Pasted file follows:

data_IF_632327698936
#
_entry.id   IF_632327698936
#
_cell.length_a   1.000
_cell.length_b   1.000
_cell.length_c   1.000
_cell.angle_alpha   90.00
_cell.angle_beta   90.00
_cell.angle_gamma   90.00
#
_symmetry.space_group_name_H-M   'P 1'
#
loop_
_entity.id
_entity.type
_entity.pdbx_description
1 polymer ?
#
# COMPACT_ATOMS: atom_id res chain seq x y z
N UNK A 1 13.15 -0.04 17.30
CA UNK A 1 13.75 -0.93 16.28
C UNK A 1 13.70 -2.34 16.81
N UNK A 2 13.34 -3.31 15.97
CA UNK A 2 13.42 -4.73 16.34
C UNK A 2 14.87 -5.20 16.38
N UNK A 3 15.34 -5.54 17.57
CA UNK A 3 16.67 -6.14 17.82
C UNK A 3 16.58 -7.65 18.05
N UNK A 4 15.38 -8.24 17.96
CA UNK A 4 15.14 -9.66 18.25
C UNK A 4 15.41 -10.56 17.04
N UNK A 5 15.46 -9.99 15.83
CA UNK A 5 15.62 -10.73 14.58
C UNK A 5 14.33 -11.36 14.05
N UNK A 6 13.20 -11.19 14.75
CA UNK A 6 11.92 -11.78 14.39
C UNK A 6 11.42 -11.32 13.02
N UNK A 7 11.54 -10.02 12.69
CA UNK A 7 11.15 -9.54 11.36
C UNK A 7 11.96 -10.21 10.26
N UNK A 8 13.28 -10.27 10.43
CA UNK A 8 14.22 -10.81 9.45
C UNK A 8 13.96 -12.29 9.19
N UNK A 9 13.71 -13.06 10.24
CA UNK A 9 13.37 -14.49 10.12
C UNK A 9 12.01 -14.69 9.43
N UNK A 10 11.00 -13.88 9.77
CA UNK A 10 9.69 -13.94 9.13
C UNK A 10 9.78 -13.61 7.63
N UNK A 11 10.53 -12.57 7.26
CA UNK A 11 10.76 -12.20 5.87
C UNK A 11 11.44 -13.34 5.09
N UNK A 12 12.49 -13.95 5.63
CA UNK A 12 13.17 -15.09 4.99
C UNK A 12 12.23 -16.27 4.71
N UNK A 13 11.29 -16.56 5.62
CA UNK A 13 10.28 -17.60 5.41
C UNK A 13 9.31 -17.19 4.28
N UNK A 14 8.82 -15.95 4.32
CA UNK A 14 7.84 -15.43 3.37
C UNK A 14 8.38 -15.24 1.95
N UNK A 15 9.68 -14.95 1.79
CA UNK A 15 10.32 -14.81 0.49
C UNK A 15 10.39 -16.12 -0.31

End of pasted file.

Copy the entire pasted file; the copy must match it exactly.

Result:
data_IF_632327698936
#
_entry.id   IF_632327698936
#
_cell.length_a   1.000
_cell.length_b   1.000
_cell.length_c   1.000
_cell.angle_alpha   90.00
_cell.angle_beta   90.00
_cell.angle_gamma   90.00
#
_symmetry.space_group_name_H-M   'P 1'
#
loop_
_entity.id
_entity.type
_entity.pdbx_description
1 polymer ?
#
# COMPACT_ATOMS: atom_id res chain seq x y z
N UNK A 1 13.15 -0.04 17.30
CA UNK A 1 13.75 -0.93 16.28
C UNK A 1 13.70 -2.34 16.81
N UNK A 2 13.34 -3.31 15.97
CA UNK A 2 13.42 -4.73 16.34
C UNK A 2 14.87 -5.20 16.38
N UNK A 3 15.34 -5.54 17.57
CA UNK A 3 16.67 -6.14 17.82
C UNK A 3 16.58 -7.65 18.05
N UNK A 4 15.38 -8.24 17.96
CA UNK A 4 15.14 -9.66 18.25
C UNK A 4 15.41 -10.56 17.04
N UNK A 5 15.46 -9.99 15.83
CA UNK A 5 15.62 -10.73 14.58
C UNK A 5 14.33 -11.36 14.05
N UNK A 6 13.20 -11.19 14.75
CA UNK A 6 11.92 -11.78 14.39
C UNK A 6 11.42 -11.32 13.02
N UNK A 7 11.54 -10.02 12.69
CA UNK A 7 11.15 -9.54 11.36
C UNK A 7 11.96 -10.21 10.26
N UNK A 8 13.28 -10.27 10.43
CA UNK A 8 14.22 -10.81 9.45
C UNK A 8 13.96 -12.29 9.19
N UNK A 9 13.71 -13.06 10.24
CA UNK A 9 13.37 -14.49 10.12
C UNK A 9 12.01 -14.69 9.43
N UNK A 10 11.00 -13.88 9.77
CA UNK A 10 9.69 -13.94 9.13
C UNK A 10 9.78 -13.61 7.63
N UNK A 11 10.53 -12.57 7.26
CA UNK A 11 10.76 -12.20 5.87
C UNK A 11 11.44 -13.34 5.09
N UNK A 12 12.49 -13.95 5.63
CA UNK A 12 13.17 -15.09 4.99
C UNK A 12 12.23 -16.27 4.71
N UNK A 13 11.29 -16.56 5.62
CA UNK A 13 10.28 -17.60 5.41
C UNK A 13 9.31 -17.19 4.28
N UNK A 14 8.82 -15.95 4.32
CA UNK A 14 7.84 -15.43 3.37
C UNK A 14 8.38 -15.24 1.95
N UNK A 15 9.68 -14.95 1.79
CA UNK A 15 10.32 -14.81 0.49
C UNK A 15 10.39 -16.12 -0.31